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by Rachel Toyer, staff writer

 

The Society of Professional Journalists offered its annual regional conference April 12 with college journalists and professionals from across the Western United States. Participants, including members of John Windrow’s Media Law class and selected staff from the Kalamalama had the opportunity to hear from editors, reporters, and media experts in workshops and panel discussions. Topics included blogging, ethnic media, and investigative reporting.

The conference began with a reception ceremony at the Waikiki Yacht Club and was followed by a full schedule on Friday that started with a panel discussion featuring disaster experts. A picnic lunch at Ala Moana Beach Park was followed by an afternoon of writing sessions given by Dave Shapiro, columnist for the Honolulu Advertiser, Jim Kelly, editor of Pacific Business News, and Wally Zimmerman, vice president of Bright Light Marketing who focused on writing for T.V. The keynote speaker Friday evening was Admiral Gary Roughead, current head of the Pacific Naval Fleet, who talked about security in the Pacific region after 9/11.

On Saturday, the conference began with two discussion sessions—one on news online panelist Jim Parker, KPIX Webmaster, and Mark Rochester, vice president of the Associated Press and online editor for The Honolulu Advertiser. The second panel discussed the upcoming Olympic Games in China and whether or not the media will be free to report to the public.

The discussion was led by East-West Center specialist Chris McNally and University of Hawai‘i-Manoa journalism department Chair Gerald Kato.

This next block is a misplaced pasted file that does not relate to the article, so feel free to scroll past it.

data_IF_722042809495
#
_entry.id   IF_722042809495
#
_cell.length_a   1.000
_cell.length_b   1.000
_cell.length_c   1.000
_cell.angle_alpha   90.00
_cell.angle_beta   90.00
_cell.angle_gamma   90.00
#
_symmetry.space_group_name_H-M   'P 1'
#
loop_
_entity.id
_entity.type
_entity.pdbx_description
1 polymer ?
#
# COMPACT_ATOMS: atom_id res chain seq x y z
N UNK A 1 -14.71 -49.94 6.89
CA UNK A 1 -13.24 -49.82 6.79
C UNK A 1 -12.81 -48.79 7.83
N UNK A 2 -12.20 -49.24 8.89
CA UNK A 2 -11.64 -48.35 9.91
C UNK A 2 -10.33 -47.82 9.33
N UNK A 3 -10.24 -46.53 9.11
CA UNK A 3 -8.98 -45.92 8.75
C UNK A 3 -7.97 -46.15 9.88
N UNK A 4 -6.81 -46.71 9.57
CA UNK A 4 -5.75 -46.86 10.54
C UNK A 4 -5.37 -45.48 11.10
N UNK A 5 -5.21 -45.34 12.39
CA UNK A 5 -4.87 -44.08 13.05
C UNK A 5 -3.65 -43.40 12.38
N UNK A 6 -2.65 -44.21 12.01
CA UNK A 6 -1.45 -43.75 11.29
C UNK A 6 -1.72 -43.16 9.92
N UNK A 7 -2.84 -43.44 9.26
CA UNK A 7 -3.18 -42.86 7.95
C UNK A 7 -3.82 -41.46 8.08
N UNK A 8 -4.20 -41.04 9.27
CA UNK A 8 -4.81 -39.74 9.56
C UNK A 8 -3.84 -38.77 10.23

The keynote speaker for the afternoon’s luncheon was San Francisco Chronicle reporter Lance Williams, who was part of an investigative team that reported on steroid usage by Barry Bonds and several other noted athletes.

“ For me, hearing Williams was a great opportunity,” said journalism Professor John Windrow, “because he laid his liberty on the line for the First Amendment and for the people’s right to know, and it isn’t often that you get to meet someone like that. I think all the students appreciated it.”

Williams visited an International Relations class at HPU and talked about his experiences reporting on the scandal and being subpoenaed for not giving up the names of his sources. He talked about the importance of shield laws for journalists and how they kept him out of jail.

Speech communication major Jennifer Ching said, “I didn’t know what to expect but I enjoyed the advice that [Lance] Williams gave and the opportunity to go to the conference to get a sense of what journalism is all about.”

 

 

 

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